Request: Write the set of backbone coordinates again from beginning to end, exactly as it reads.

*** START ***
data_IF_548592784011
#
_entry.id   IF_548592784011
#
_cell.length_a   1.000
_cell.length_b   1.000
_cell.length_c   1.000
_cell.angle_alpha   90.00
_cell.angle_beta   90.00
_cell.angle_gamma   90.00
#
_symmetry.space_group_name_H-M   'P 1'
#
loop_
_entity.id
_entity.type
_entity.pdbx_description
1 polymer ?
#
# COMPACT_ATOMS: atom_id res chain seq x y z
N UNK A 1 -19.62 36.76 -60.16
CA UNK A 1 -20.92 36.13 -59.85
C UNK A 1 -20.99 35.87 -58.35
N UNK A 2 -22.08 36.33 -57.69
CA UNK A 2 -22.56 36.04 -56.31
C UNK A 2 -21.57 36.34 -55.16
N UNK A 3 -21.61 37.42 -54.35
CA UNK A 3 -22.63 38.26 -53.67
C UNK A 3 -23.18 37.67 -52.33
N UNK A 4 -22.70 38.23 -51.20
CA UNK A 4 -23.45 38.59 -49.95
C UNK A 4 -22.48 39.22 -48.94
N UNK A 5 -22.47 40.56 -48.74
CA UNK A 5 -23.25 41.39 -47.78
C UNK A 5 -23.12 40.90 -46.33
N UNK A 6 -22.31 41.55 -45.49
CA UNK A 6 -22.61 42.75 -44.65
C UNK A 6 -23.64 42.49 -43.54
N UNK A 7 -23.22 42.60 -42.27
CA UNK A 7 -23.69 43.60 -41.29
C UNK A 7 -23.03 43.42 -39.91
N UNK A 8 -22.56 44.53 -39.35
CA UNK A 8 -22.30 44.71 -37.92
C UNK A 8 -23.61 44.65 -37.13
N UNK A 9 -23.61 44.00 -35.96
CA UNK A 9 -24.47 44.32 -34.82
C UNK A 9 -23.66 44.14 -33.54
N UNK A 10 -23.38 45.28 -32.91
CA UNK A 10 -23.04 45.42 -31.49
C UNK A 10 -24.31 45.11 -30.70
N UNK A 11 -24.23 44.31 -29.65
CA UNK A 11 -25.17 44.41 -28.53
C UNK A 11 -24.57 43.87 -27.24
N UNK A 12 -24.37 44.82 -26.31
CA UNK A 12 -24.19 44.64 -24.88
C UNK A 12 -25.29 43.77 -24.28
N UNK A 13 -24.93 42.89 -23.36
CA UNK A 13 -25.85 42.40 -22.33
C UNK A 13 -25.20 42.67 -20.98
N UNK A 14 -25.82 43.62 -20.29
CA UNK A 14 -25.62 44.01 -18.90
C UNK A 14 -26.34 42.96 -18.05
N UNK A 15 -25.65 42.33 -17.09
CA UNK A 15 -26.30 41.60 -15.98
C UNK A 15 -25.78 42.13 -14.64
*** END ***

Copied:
data_IF_548592784011
#
_entry.id   IF_548592784011
#
_cell.length_a   1.000
_cell.length_b   1.000
_cell.length_c   1.000
_cell.angle_alpha   90.00
_cell.angle_beta   90.00
_cell.angle_gamma   90.00
#
_symmetry.space_group_name_H-M   'P 1'
#
loop_
_entity.id
_entity.type
_entity.pdbx_description
1 polymer ?
#
# COMPACT_ATOMS: atom_id res chain seq x y z
N UNK A 1 -19.62 36.76 -60.16
CA UNK A 1 -20.92 36.13 -59.85
C UNK A 1 -20.99 35.87 -58.35
N UNK A 2 -22.08 36.33 -57.69
CA UNK A 2 -22.56 36.04 -56.31
C UNK A 2 -21.57 36.34 -55.16
N UNK A 3 -21.61 37.42 -54.35
CA UNK A 3 -22.63 38.26 -53.67
C UNK A 3 -23.18 37.67 -52.33
N UNK A 4 -22.70 38.23 -51.20
CA UNK A 4 -23.45 38.59 -49.95
C UNK A 4 -22.48 39.22 -48.94
N UNK A 5 -22.47 40.56 -48.74
CA UNK A 5 -23.25 41.39 -47.78
C UNK A 5 -23.12 40.90 -46.33
N UNK A 6 -22.31 41.55 -45.49
CA UNK A 6 -22.61 42.75 -44.65
C UNK A 6 -23.64 42.49 -43.54
N UNK A 7 -23.22 42.60 -42.27
CA UNK A 7 -23.69 43.60 -41.29
C UNK A 7 -23.03 43.42 -39.91
N UNK A 8 -22.56 44.53 -39.35
CA UNK A 8 -22.30 44.71 -37.92
C UNK A 8 -23.61 44.65 -37.13
N UNK A 9 -23.61 44.00 -35.96
CA UNK A 9 -24.47 44.32 -34.82
C UNK A 9 -23.66 44.14 -33.54
N UNK A 10 -23.38 45.28 -32.91
CA UNK A 10 -23.04 45.42 -31.49
C UNK A 10 -24.31 45.11 -30.70
N UNK A 11 -24.23 44.31 -29.65
CA UNK A 11 -25.17 44.41 -28.53
C UNK A 11 -24.57 43.87 -27.24
N UNK A 12 -24.37 44.82 -26.31
CA UNK A 12 -24.19 44.64 -24.88
C UNK A 12 -25.29 43.77 -24.28
N UNK A 13 -24.93 42.89 -23.36
CA UNK A 13 -25.85 42.40 -22.33
C UNK A 13 -25.20 42.67 -20.98
N UNK A 14 -25.82 43.62 -20.29
CA UNK A 14 -25.62 44.01 -18.90
C UNK A 14 -26.34 42.96 -18.05
N UNK A 15 -25.65 42.33 -17.09
CA UNK A 15 -26.30 41.60 -15.98
C UNK A 15 -25.78 42.13 -14.64